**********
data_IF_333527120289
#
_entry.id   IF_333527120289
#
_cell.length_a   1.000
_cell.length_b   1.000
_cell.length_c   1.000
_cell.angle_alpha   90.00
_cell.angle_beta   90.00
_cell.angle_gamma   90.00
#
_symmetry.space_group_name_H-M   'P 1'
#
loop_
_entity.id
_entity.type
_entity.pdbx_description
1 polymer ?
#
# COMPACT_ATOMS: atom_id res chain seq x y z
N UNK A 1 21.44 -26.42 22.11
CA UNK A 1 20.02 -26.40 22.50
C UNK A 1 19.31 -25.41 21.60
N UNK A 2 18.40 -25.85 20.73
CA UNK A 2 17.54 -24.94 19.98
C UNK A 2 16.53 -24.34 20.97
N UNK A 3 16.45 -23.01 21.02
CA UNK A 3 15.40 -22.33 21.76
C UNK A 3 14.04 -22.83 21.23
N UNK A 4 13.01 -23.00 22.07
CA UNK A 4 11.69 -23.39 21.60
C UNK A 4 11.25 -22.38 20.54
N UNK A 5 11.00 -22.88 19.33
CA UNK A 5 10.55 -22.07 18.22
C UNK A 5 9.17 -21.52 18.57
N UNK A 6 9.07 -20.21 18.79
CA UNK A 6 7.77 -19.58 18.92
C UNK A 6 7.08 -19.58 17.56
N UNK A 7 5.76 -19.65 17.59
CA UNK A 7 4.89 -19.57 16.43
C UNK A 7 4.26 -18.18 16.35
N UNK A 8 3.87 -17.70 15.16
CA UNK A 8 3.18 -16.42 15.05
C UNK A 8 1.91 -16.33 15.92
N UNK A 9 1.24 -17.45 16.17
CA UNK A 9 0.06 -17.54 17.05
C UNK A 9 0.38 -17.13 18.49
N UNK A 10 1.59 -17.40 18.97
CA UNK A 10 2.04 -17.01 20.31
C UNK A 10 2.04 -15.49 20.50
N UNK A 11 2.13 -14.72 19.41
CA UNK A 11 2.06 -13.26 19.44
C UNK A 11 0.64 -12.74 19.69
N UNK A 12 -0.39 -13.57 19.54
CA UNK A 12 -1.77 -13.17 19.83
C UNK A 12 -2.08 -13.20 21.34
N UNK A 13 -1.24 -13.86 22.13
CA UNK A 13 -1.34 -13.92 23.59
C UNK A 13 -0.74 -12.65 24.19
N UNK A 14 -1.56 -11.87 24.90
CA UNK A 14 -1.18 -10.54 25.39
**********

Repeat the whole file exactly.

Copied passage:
data_IF_333527120289
#
_entry.id   IF_333527120289
#
_cell.length_a   1.000
_cell.length_b   1.000
_cell.length_c   1.000
_cell.angle_alpha   90.00
_cell.angle_beta   90.00
_cell.angle_gamma   90.00
#
_symmetry.space_group_name_H-M   'P 1'
#
loop_
_entity.id
_entity.type
_entity.pdbx_description
1 polymer ?
#
# COMPACT_ATOMS: atom_id res chain seq x y z
N UNK A 1 21.44 -26.42 22.11
CA UNK A 1 20.02 -26.40 22.50
C UNK A 1 19.31 -25.41 21.60
N UNK A 2 18.40 -25.85 20.73
CA UNK A 2 17.54 -24.94 19.98
C UNK A 2 16.53 -24.34 20.97
N UNK A 3 16.45 -23.01 21.02
CA UNK A 3 15.40 -22.33 21.76
C UNK A 3 14.04 -22.83 21.23
N UNK A 4 13.01 -23.00 22.07
CA UNK A 4 11.69 -23.39 21.60
C UNK A 4 11.25 -22.38 20.54
N UNK A 5 11.00 -22.88 19.33
CA UNK A 5 10.55 -22.07 18.22
C UNK A 5 9.17 -21.52 18.57
N UNK A 6 9.07 -20.21 18.79
CA UNK A 6 7.77 -19.58 18.92
C UNK A 6 7.08 -19.58 17.56
N UNK A 7 5.76 -19.65 17.59
CA UNK A 7 4.89 -19.57 16.43
C UNK A 7 4.26 -18.18 16.35
N UNK A 8 3.87 -17.70 15.16
CA UNK A 8 3.18 -16.42 15.05
C UNK A 8 1.91 -16.33 15.92
N UNK A 9 1.24 -17.45 16.17
CA UNK A 9 0.06 -17.54 17.05
C UNK A 9 0.38 -17.13 18.49
N UNK A 10 1.59 -17.40 18.97
CA UNK A 10 2.04 -17.01 20.31
C UNK A 10 2.04 -15.49 20.50
N UNK A 11 2.13 -14.72 19.41
CA UNK A 11 2.06 -13.26 19.44
C UNK A 11 0.64 -12.74 19.69
N UNK A 12 -0.39 -13.57 19.54
CA UNK A 12 -1.77 -13.17 19.83
C UNK A 12 -2.08 -13.20 21.34
N UNK A 13 -1.24 -13.86 22.13
CA UNK A 13 -1.34 -13.92 23.59
C UNK A 13 -0.74 -12.65 24.19
N UNK A 14 -1.56 -11.87 24.90
CA UNK A 14 -1.18 -10.54 25.39